We finally have winter. Sort of. You wouldn't know it in town, but venture up a couple of thousand feet and there it is, a fluffy, deep powder with a spangled surface. I've forsaken running in favor of skinny skis, flying effortlessly over snow so white it looks blue.
Sort of effortlessly anyway.This is not a groomed, tracked kind of skiing. No warming huts, no concession stands, no services. Here you get dropped off with a wave and "see you at Fergi!" Once my ride leaves, there is no bail-out for several hours, until I drop down a precipitous slope to the all-volunteer ski area. The snow could be great or it could be awful, but there is no cell service, so slog on I do, pushing powder in front of me, breaking trail.
There's something so simple about skiing, just the plant of poles and the push of boards. I move through a hushed world: no cars, no people, only the sound of skis on snow. I feel like I am a thousand miles from anywhere. It is easy to get into a rhythm I remember from my long marathon training runs; that trance that comes sometime awhile in, when you barely remember individual miles. It's hard for me to reach that when I run now since my body won't let me go that far. I remember our small training group moaning as we ran the first four or five miles, talking about how hard it was just to get past that first bit before the good part, when everything smoothed out.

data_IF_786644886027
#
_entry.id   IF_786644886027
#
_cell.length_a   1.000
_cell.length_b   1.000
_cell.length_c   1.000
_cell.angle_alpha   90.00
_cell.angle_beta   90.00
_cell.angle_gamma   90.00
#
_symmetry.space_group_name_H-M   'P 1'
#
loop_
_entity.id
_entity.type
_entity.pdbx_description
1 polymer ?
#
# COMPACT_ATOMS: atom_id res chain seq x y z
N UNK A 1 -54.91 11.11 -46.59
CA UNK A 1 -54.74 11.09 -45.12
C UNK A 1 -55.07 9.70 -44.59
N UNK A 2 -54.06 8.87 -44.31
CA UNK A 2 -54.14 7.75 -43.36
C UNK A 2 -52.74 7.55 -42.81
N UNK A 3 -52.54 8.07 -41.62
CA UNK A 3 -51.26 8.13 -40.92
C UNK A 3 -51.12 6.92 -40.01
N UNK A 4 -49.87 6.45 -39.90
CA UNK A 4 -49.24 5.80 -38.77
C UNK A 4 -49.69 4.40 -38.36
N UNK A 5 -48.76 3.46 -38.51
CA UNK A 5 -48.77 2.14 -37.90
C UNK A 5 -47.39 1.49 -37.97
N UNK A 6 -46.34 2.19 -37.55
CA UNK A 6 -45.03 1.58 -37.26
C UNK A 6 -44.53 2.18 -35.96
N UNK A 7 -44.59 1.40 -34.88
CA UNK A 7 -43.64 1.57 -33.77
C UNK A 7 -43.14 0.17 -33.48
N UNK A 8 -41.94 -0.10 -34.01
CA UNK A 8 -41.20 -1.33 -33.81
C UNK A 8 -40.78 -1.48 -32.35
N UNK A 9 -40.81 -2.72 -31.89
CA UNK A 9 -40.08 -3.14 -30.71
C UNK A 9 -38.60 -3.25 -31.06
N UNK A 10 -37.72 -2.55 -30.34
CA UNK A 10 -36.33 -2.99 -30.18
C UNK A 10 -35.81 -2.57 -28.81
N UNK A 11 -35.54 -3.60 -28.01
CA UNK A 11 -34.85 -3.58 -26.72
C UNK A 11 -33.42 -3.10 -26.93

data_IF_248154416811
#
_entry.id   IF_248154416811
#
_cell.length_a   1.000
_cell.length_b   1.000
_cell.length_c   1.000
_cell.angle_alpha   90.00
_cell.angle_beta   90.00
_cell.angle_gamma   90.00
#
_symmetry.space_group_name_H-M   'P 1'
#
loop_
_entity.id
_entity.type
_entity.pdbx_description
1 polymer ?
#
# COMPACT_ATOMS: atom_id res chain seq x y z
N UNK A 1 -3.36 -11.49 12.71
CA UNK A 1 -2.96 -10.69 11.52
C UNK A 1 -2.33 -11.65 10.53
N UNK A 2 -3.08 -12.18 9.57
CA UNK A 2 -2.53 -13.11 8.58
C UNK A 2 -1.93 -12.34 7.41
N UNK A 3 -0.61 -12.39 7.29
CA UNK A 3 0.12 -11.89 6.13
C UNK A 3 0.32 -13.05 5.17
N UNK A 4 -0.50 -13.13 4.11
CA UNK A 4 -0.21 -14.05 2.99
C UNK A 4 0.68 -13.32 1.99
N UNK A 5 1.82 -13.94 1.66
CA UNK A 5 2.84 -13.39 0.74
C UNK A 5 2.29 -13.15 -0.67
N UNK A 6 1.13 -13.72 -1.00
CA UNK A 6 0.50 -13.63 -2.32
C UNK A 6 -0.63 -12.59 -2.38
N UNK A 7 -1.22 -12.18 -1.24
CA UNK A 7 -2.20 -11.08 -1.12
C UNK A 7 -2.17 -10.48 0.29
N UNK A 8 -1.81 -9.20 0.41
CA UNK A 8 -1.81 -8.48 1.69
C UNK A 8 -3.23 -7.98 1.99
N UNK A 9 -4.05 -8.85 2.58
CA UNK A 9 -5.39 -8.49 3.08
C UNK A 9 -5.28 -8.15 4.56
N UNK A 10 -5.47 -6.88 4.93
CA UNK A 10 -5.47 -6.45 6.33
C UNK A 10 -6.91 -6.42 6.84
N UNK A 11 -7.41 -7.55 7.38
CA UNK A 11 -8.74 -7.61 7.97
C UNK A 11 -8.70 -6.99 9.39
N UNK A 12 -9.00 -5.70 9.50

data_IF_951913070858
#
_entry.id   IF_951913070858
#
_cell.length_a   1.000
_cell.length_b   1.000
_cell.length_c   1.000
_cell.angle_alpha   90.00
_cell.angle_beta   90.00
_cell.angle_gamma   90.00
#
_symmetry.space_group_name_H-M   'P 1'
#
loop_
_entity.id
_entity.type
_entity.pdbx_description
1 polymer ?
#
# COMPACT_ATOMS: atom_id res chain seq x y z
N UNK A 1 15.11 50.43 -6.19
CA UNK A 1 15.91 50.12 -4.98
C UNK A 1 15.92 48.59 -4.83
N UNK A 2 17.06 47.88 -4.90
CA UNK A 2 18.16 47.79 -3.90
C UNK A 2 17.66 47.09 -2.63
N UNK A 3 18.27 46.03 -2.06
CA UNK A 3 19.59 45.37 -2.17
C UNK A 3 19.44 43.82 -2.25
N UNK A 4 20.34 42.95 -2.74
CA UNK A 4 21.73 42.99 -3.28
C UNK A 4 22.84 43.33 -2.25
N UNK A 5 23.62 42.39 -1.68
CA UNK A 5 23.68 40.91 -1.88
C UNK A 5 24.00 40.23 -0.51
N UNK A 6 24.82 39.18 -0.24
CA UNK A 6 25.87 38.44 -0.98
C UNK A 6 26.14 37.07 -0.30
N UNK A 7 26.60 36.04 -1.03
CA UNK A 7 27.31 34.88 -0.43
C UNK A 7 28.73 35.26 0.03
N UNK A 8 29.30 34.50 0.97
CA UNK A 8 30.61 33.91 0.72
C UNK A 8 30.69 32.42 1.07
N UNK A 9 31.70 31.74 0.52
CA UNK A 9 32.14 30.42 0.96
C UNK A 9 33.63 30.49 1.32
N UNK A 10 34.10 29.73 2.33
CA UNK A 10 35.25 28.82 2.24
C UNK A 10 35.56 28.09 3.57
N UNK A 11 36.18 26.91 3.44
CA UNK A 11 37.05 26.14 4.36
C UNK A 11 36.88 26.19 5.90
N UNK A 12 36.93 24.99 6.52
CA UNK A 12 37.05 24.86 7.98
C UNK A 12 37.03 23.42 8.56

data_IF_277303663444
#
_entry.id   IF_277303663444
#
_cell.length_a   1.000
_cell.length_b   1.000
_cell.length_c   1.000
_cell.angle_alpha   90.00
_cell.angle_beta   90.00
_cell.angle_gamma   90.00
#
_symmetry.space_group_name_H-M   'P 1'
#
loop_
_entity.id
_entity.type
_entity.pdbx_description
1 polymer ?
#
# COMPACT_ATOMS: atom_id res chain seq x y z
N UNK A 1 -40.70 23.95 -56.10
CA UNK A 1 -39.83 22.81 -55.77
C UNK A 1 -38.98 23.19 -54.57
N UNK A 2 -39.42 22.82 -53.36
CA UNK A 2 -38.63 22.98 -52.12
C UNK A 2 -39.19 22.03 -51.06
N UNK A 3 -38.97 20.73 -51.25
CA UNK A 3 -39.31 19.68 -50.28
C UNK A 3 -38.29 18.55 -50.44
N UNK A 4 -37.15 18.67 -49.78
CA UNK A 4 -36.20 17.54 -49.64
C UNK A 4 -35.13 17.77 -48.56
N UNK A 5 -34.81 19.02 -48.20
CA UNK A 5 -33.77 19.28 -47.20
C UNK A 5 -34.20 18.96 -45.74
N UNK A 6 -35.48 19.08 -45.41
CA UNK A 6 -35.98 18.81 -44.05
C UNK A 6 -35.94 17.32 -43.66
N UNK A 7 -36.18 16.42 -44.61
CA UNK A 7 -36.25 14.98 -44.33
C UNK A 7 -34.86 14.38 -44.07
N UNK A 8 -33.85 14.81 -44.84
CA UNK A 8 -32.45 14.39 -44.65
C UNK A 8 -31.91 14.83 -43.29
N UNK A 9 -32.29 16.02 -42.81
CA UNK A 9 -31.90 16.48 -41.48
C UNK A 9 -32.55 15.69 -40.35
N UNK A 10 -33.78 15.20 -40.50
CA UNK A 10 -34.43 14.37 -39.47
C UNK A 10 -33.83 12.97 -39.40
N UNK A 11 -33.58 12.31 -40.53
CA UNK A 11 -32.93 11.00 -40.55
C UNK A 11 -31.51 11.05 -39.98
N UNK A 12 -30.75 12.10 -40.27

I can get there when I ski, and that's why I abandon running when the good snow is here. I love that time when nothing hurts and the brain wanders free, spooling out over the miles. There's no conscious thought, just motion. Rabbit tracks meander over the snow. There is nothing here but white and silence.
All too soon I reach the turn-off to Fergi, forgetting as usual the steep and scary tree-choked ravine which is way beyond my ability. Unclipping, I take the Walk of Shame down, but thankfully nobody is there to spot me and I am able to ski triumphantly to the parking lot. Here there are masses of people. Kids grab for the T bar and miss, being dragged for a few yards before they give up and come back to try again. The rope tow breaks and Scott drives up in the Rhino. Jerry jumps in and it is like Baywatch, hill managers to the rescue, minus the swimsuits. I sit on the ski patrol porch in the sun, a whirlwind of activity swirling around me. Only I know the quiet world that is just above all this.